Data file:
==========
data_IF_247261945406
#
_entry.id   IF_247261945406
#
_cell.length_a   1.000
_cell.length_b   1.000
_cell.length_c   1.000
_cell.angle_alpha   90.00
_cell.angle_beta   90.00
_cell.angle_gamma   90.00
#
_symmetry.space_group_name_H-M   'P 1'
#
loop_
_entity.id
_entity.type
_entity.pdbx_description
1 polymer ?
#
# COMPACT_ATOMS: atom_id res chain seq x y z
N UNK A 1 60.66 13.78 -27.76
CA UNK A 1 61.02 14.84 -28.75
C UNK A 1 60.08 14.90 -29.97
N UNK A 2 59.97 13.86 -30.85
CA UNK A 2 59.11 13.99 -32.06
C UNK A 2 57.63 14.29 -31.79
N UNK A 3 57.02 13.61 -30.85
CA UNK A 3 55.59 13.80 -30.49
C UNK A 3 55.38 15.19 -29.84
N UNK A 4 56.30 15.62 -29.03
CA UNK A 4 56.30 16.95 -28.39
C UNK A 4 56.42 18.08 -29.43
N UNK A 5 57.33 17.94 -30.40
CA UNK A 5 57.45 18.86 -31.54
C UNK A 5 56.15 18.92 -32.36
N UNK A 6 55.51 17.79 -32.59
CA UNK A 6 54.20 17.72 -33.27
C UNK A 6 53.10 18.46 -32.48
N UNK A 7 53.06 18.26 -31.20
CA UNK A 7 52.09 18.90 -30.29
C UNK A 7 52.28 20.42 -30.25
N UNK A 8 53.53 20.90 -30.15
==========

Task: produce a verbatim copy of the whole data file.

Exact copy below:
data_IF_247261945406
#
_entry.id   IF_247261945406
#
_cell.length_a   1.000
_cell.length_b   1.000
_cell.length_c   1.000
_cell.angle_alpha   90.00
_cell.angle_beta   90.00
_cell.angle_gamma   90.00
#
_symmetry.space_group_name_H-M   'P 1'
#
loop_
_entity.id
_entity.type
_entity.pdbx_description
1 polymer ?
#
# COMPACT_ATOMS: atom_id res chain seq x y z
N UNK A 1 60.66 13.78 -27.76
CA UNK A 1 61.02 14.84 -28.75
C UNK A 1 60.08 14.90 -29.97
N UNK A 2 59.97 13.86 -30.85
CA UNK A 2 59.11 13.99 -32.06
C UNK A 2 57.63 14.29 -31.79
N UNK A 3 57.02 13.61 -30.85
CA UNK A 3 55.59 13.80 -30.49
C UNK A 3 55.38 15.19 -29.84
N UNK A 4 56.30 15.62 -29.03
CA UNK A 4 56.30 16.95 -28.39
C UNK A 4 56.42 18.08 -29.43
N UNK A 5 57.33 17.94 -30.40
CA UNK A 5 57.45 18.86 -31.54
C UNK A 5 56.15 18.92 -32.36
N UNK A 6 55.51 17.79 -32.59
CA UNK A 6 54.20 17.72 -33.27
C UNK A 6 53.10 18.46 -32.48
N UNK A 7 53.06 18.26 -31.20
CA UNK A 7 52.09 18.90 -30.29
C UNK A 7 52.28 20.42 -30.25
N UNK A 8 53.53 20.90 -30.15